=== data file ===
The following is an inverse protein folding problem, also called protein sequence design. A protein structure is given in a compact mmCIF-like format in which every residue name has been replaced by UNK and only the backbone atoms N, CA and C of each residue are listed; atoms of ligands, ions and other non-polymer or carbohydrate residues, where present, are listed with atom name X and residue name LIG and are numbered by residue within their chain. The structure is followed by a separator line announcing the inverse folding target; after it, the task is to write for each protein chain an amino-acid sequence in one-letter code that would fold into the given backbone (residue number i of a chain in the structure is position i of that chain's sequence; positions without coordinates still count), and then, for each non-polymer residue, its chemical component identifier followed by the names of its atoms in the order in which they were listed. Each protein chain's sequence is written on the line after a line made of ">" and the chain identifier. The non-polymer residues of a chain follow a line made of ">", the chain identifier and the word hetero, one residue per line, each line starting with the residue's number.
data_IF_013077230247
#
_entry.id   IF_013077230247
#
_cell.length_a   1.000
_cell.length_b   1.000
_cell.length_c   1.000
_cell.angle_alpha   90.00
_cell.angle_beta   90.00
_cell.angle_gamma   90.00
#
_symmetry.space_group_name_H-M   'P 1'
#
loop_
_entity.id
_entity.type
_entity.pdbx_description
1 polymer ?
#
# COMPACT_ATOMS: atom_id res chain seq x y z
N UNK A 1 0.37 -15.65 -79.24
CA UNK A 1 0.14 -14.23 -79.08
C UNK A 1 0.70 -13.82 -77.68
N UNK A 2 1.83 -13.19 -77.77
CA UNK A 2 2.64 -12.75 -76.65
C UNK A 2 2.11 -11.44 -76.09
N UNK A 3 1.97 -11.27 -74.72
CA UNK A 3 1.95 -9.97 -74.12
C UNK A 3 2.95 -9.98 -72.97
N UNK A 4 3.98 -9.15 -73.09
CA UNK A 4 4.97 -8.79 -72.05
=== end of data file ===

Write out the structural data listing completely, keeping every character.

The following is an inverse protein folding problem, also called protein sequence design. A protein structure is given in a compact mmCIF-like format in which every residue name has been replaced by UNK and only the backbone atoms N, CA and C of each residue are listed; atoms of ligands, ions and other non-polymer or carbohydrate residues, where present, are listed with atom name X and residue name LIG and are numbered by residue within their chain. The structure is followed by a separator line announcing the inverse folding target; after it, the task is to write for each protein chain an amino-acid sequence in one-letter code that would fold into the given backbone (residue number i of a chain in the structure is position i of that chain's sequence; positions without coordinates still count), and then, for each non-polymer residue, its chemical component identifier followed by the names of its atoms in the order in which they were listed. Each protein chain's sequence is written on the line after a line made of ">" and the chain identifier. The non-polymer residues of a chain follow a line made of ">", the chain identifier and the word hetero, one residue per line, each line starting with the residue's number.
data_IF_013077230247
#
_entry.id   IF_013077230247
#
_cell.length_a   1.000
_cell.length_b   1.000
_cell.length_c   1.000
_cell.angle_alpha   90.00
_cell.angle_beta   90.00
_cell.angle_gamma   90.00
#
_symmetry.space_group_name_H-M   'P 1'
#
loop_
_entity.id
_entity.type
_entity.pdbx_description
1 polymer ?
#
# COMPACT_ATOMS: atom_id res chain seq x y z
N UNK A 1 0.37 -15.65 -79.24
CA UNK A 1 0.14 -14.23 -79.08
C UNK A 1 0.70 -13.82 -77.68
N UNK A 2 1.83 -13.19 -77.77
CA UNK A 2 2.64 -12.75 -76.65
C UNK A 2 2.11 -11.44 -76.09
N UNK A 3 1.97 -11.27 -74.72
CA UNK A 3 1.95 -9.97 -74.12
C UNK A 3 2.95 -9.98 -72.97
N UNK A 4 3.98 -9.15 -73.09
CA UNK A 4 4.97 -8.79 -72.05